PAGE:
Bill Will Hold EPA Accountable, Ensure Communities are Compensated Appropriately
Washington, DC - Today, Colorado U.S. Senator Michael Bennet, along with Representatives Ed Perlmutter and Jared Polis, introduced a bill to help communities in southwest Colorado and New Mexico recover from the Gold King Mine blowout that released acid mine drainage into the Animas and San Juan rivers.
The Gold King Mine Spill Recovery Act of 2015 will ensure the Environmental Protection Agency (EPA) continues to work with local communities and tribes by requiring the agency to compensate those who were affected. It also requires the agency to work with the states and tribes to fund and implement long-term monitoring of water quality and to identify the risk of future spills by assessing other abandoned mines.
"The effects of the Gold King Mine spill resonated far beyond the banks of the Animas River in southwest Colorado," Bennet said. "In addition to the acid mine drainage that polluted our river, the disaster took its toll on businesses throughout the region, particularly our recreation and tourism industry. This bill ensures that those businesses, individuals, water districts, farmers, and local and tribal governments will be compensated by the EPA for costs they incurred due to the spill. It also expresses the Sense of Congress that the EPA should prioritize funding for a water treatment plant because acid mine drainage continues to flow into the river. The community deserves a commitment to a solution for this long standing pollution."
"The release at Gold King Mine was terrible for Colorado, New Mexico and Tribes. This legislation will make sure the communities impacted by these events get the help they need now and in the future," said Perlmutter. "Importantly, this bill will also assess the dangers of thousands of closed, abandoned and inactive mines and set long term priorities for the federal government to work with states and universities to develop new techniques and technologies to make remediation work safer and more efficient."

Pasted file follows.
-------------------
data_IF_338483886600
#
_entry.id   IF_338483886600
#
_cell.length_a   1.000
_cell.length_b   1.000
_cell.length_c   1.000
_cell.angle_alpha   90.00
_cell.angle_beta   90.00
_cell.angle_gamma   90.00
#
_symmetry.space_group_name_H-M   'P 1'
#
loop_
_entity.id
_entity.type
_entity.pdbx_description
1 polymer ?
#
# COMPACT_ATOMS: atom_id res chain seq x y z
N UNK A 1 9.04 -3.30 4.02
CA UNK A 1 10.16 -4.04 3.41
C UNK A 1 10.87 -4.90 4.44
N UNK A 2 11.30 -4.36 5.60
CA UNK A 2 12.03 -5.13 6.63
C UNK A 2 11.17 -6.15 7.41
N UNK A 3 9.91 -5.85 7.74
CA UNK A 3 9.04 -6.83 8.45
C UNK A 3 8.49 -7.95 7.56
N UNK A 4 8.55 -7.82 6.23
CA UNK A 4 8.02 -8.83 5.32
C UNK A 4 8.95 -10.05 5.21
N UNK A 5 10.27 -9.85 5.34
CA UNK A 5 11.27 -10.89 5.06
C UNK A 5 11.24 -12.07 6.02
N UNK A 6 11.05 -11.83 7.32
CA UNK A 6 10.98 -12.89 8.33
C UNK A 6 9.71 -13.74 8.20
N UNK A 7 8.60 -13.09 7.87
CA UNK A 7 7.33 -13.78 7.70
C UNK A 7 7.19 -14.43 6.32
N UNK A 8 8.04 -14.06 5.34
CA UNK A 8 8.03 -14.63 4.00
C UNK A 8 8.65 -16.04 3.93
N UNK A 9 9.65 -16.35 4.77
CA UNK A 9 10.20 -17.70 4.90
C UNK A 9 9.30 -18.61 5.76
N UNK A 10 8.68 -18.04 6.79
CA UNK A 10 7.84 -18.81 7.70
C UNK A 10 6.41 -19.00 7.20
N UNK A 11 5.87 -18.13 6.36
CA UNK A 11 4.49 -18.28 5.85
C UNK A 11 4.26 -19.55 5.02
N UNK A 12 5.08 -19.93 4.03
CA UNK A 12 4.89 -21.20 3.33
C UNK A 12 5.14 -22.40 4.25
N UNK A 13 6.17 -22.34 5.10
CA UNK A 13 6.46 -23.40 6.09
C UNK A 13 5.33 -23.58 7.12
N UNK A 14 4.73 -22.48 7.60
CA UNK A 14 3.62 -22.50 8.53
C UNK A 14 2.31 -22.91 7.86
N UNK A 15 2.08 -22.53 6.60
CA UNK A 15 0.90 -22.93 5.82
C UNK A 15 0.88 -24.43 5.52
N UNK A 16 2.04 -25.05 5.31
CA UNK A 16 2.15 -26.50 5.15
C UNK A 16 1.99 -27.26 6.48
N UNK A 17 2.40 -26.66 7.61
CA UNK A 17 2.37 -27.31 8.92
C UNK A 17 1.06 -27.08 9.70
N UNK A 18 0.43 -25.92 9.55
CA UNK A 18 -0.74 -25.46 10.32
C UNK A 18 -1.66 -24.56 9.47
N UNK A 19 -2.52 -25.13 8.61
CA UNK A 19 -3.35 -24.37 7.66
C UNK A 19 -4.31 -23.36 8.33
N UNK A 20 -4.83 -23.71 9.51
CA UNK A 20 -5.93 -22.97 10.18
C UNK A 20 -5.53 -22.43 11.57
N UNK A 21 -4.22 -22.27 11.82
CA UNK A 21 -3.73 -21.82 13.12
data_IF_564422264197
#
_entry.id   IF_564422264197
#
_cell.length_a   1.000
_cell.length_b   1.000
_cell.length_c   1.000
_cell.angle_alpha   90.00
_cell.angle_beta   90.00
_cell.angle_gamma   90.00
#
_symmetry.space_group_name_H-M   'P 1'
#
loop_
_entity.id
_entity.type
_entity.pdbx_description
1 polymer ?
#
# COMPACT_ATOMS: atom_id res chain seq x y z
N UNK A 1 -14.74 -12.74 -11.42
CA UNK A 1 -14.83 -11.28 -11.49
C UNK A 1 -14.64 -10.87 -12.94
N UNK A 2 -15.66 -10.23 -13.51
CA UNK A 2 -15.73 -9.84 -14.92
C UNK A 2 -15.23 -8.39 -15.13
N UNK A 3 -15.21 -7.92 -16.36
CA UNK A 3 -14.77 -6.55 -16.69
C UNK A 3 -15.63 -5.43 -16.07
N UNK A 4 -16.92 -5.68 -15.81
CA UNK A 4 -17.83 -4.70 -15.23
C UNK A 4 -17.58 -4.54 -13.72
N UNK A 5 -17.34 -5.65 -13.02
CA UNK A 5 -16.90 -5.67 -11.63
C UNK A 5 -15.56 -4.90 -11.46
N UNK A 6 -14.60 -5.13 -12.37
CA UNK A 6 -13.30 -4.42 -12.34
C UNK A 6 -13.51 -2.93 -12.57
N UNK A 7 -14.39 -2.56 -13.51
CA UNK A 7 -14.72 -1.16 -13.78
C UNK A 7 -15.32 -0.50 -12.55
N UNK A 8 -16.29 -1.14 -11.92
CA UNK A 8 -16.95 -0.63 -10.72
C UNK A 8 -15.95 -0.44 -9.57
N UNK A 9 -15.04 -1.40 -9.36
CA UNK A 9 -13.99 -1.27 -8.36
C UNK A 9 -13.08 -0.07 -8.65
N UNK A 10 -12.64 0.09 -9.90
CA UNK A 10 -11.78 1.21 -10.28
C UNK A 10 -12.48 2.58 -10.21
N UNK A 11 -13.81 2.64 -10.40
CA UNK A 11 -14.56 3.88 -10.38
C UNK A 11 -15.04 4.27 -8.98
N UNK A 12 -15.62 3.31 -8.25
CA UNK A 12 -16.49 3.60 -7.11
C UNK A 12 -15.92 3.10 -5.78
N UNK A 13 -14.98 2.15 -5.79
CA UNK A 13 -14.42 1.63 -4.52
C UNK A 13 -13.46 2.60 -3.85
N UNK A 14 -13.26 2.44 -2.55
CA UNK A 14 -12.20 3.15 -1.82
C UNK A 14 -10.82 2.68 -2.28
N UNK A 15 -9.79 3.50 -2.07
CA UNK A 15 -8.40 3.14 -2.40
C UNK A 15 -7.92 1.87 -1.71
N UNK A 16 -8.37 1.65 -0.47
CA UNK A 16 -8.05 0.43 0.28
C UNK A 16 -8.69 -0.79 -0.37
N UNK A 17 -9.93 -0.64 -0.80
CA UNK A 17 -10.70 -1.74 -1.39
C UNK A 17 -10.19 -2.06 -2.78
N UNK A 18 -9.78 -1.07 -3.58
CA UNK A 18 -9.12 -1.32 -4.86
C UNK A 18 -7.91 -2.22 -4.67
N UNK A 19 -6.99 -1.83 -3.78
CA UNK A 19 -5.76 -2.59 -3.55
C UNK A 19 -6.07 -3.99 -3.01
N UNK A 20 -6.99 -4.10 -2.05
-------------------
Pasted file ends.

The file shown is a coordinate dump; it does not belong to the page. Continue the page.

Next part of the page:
"Our bill provides much-needed relief to the families, businesses, and communities that were most effected by the Gold King Mine blowout last month," Polis said. "By providing a streamlined claims process and a system to monitor water-quality, this bill ensures that our communities in Southwest Colorado have the tools they need to recover as quickly as possible."
"I support this bill as it helps provide important clarification for those who may need to seek damages from the EPA for the Gold King mine spill," said La Plata County Commission Chair Gwen Lachelt. "I also appreciate that the bill calls for EPA to construct a water treatment plant in the Upper Animas River. That is a vital step for the long term restoration of the health of the Animas River."
"The Southern Ute Indian Tribe joins others in our community in gratitude for the prompt and specific response to the Gold King spill," said Clement Frost, Chairman of Southern Ute Tribe. "With this legislation and further work with the tribal, state, and federal agencies, we can address the known effects of the spill, work diligently to monitor, and then mitigate any longer term impacts, and learn a great deal about how to prevent or respond to such an event in the future."
"We would like to thank Senator Bennet for his sponsorship of the bill," said Andy Corra and Tony Miely at 4Corners Riversports in Durango. "Not only does this bill help clarify compensation options for losses to businesses such as ours, but it puts in place actions and safeguards to help deter future accidents from polluting our waterways and creating widespread economic hardships."
To ensure spill victims can receive compensation for their losses, the bill outlines allowable damages and sets up an Office of Gold King Mine Spill Claims within the EPA to expeditiously carry out the compensation process under the Federal Tort Claims Act. Property, business and financial losses will all be considered for compensation. Additionally, the legislation requires the EPA to monitor water in the Animas and San Juan rivers by working with affected states and tribes to develop, fund, and implement long-term water quality monitoring. The results of all water quality data must be provided to the public in a format that compares the results to all relevant water quality standards.
The bill also takes steps to prevent similar future disasters by requiring the EPA and other relevant agencies to identify the most dangerous abandoned mines across the West and establish a priority plan for cleanup. Prior to any cleanup or remediation in an abandoned mine, agencies will be required to alert nearby communities and develop a contingency plan in event of a blowout.
A detailed summary of the Gold King Mine Spill Recovery Act is available HERE.
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